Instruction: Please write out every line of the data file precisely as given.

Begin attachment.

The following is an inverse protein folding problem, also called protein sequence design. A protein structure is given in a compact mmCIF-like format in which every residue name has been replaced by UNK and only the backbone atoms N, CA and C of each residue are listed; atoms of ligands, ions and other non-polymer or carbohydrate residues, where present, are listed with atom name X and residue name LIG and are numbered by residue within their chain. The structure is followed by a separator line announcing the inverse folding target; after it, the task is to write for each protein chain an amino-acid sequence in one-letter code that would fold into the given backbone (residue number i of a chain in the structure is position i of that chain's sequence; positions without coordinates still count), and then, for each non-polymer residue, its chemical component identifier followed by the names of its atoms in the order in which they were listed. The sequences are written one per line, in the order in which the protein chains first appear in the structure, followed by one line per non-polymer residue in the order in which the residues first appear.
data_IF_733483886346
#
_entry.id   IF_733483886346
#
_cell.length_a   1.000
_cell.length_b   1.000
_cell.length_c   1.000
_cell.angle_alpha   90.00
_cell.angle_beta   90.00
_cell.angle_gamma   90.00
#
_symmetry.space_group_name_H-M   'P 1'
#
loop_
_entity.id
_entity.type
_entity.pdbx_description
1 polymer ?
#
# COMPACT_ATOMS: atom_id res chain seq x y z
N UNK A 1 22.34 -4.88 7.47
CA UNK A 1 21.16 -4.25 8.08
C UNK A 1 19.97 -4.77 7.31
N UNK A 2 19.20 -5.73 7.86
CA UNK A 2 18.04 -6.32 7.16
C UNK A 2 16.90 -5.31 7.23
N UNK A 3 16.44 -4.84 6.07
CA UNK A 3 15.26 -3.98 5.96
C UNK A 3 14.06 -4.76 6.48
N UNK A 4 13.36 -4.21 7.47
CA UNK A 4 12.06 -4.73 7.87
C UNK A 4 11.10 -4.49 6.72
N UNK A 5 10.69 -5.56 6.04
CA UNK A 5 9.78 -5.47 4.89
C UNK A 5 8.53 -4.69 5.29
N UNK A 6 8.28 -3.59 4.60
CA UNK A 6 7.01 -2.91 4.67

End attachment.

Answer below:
The following is an inverse protein folding problem, also called protein sequence design. A protein structure is given in a compact mmCIF-like format in which every residue name has been replaced by UNK and only the backbone atoms N, CA and C of each residue are listed; atoms of ligands, ions and other non-polymer or carbohydrate residues, where present, are listed with atom name X and residue name LIG and are numbered by residue within their chain. The structure is followed by a separator line announcing the inverse folding target; after it, the task is to write for each protein chain an amino-acid sequence in one-letter code that would fold into the given backbone (residue number i of a chain in the structure is position i of that chain's sequence; positions without coordinates still count), and then, for each non-polymer residue, its chemical component identifier followed by the names of its atoms in the order in which they were listed. The sequences are written one per line, in the order in which the protein chains first appear in the structure, followed by one line per non-polymer residue in the order in which the residues first appear.
data_IF_733483886346
#
_entry.id   IF_733483886346
#
_cell.length_a   1.000
_cell.length_b   1.000
_cell.length_c   1.000
_cell.angle_alpha   90.00
_cell.angle_beta   90.00
_cell.angle_gamma   90.00
#
_symmetry.space_group_name_H-M   'P 1'
#
loop_
_entity.id
_entity.type
_entity.pdbx_description
1 polymer ?
#
# COMPACT_ATOMS: atom_id res chain seq x y z
N UNK A 1 22.34 -4.88 7.47
CA UNK A 1 21.16 -4.25 8.08
C UNK A 1 19.97 -4.77 7.31
N UNK A 2 19.20 -5.73 7.86
CA UNK A 2 18.04 -6.32 7.16
C UNK A 2 16.90 -5.31 7.23
N UNK A 3 16.44 -4.84 6.07
CA UNK A 3 15.26 -3.98 5.96
C UNK A 3 14.06 -4.76 6.48
N UNK A 4 13.36 -4.21 7.47
CA UNK A 4 12.06 -4.73 7.87
C UNK A 4 11.10 -4.49 6.72
N UNK A 5 10.69 -5.56 6.04
CA UNK A 5 9.78 -5.47 4.89
C UNK A 5 8.53 -4.69 5.29
N UNK A 6 8.28 -3.59 4.60
CA UNK A 6 7.01 -2.91 4.67